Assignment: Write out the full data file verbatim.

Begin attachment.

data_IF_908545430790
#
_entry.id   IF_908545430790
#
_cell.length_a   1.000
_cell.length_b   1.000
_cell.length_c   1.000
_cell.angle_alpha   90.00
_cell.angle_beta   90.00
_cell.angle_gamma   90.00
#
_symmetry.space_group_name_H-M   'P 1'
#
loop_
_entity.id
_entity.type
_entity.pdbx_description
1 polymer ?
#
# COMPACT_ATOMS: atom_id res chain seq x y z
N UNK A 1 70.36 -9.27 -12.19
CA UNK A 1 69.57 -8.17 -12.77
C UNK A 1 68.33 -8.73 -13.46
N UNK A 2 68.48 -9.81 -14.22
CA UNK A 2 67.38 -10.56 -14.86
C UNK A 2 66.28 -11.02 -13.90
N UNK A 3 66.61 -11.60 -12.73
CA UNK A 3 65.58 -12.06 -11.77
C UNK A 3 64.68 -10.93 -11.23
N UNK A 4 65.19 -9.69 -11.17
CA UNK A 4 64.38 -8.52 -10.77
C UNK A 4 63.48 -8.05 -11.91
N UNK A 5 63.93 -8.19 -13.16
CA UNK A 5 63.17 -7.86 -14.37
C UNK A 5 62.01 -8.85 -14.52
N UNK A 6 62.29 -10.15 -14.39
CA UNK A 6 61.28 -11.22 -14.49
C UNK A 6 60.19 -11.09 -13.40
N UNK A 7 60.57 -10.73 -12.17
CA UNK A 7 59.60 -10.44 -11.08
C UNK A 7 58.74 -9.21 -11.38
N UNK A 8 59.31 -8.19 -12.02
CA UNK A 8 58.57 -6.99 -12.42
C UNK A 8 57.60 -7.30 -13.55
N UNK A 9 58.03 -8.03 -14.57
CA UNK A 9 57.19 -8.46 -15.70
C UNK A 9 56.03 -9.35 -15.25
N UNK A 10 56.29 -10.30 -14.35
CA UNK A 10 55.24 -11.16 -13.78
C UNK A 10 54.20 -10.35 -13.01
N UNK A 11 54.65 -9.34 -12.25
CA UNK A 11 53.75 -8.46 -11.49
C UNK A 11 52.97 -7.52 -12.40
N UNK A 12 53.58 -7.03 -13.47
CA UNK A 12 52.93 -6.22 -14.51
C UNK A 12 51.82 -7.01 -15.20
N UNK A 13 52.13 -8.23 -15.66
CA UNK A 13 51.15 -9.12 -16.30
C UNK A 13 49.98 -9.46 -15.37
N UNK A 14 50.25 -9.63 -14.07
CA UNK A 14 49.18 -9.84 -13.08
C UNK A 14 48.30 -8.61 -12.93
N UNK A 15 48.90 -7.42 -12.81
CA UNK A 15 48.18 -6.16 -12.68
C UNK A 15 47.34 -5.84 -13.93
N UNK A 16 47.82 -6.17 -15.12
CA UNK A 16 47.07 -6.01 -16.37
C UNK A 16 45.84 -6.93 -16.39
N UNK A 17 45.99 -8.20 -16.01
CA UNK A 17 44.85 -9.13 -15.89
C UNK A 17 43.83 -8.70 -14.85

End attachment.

data_IF_908545430790
#
_entry.id   IF_908545430790
#
_cell.length_a   1.000
_cell.length_b   1.000
_cell.length_c   1.000
_cell.angle_alpha   90.00
_cell.angle_beta   90.00
_cell.angle_gamma   90.00
#
_symmetry.space_group_name_H-M   'P 1'
#
loop_
_entity.id
_entity.type
_entity.pdbx_description
1 polymer ?
#
# COMPACT_ATOMS: atom_id res chain seq x y z
N UNK A 1 70.36 -9.27 -12.19
CA UNK A 1 69.57 -8.17 -12.77
C UNK A 1 68.33 -8.73 -13.46
N UNK A 2 68.48 -9.81 -14.22
CA UNK A 2 67.38 -10.56 -14.86
C UNK A 2 66.28 -11.02 -13.90
N UNK A 3 66.61 -11.60 -12.73
CA UNK A 3 65.58 -12.06 -11.77
C UNK A 3 64.68 -10.93 -11.23
N UNK A 4 65.19 -9.69 -11.17
CA UNK A 4 64.38 -8.52 -10.77
C UNK A 4 63.48 -8.05 -11.91
N UNK A 5 63.93 -8.19 -13.16
CA UNK A 5 63.17 -7.86 -14.37
C UNK A 5 62.01 -8.85 -14.52
N UNK A 6 62.29 -10.15 -14.39
CA UNK A 6 61.28 -11.22 -14.49
C UNK A 6 60.19 -11.09 -13.40
N UNK A 7 60.57 -10.73 -12.17
CA UNK A 7 59.60 -10.44 -11.08
C UNK A 7 58.74 -9.21 -11.38
N UNK A 8 59.31 -8.19 -12.02
CA UNK A 8 58.57 -6.99 -12.42
C UNK A 8 57.60 -7.30 -13.55
N UNK A 9 58.03 -8.03 -14.57
CA UNK A 9 57.19 -8.46 -15.70
C UNK A 9 56.03 -9.35 -15.25
N UNK A 10 56.29 -10.30 -14.35
CA UNK A 10 55.24 -11.16 -13.78
C UNK A 10 54.20 -10.35 -13.01
N UNK A 11 54.65 -9.34 -12.25
CA UNK A 11 53.75 -8.46 -11.49
C UNK A 11 52.97 -7.52 -12.40
N UNK A 12 53.58 -7.03 -13.47
CA UNK A 12 52.93 -6.22 -14.51
C UNK A 12 51.82 -7.01 -15.20
N UNK A 13 52.13 -8.23 -15.66
CA UNK A 13 51.15 -9.12 -16.30
C UNK A 13 49.98 -9.46 -15.37
N UNK A 14 50.25 -9.63 -14.07
CA UNK A 14 49.18 -9.84 -13.08
C UNK A 14 48.30 -8.61 -12.93
N UNK A 15 48.90 -7.42 -12.81
CA UNK A 15 48.18 -6.16 -12.68
C UNK A 15 47.34 -5.84 -13.93
N UNK A 16 47.82 -6.17 -15.12
CA UNK A 16 47.07 -6.01 -16.37
C UNK A 16 45.84 -6.93 -16.39
N UNK A 17 45.99 -8.20 -16.01
CA UNK A 17 44.85 -9.13 -15.89
C UNK A 17 43.83 -8.70 -14.85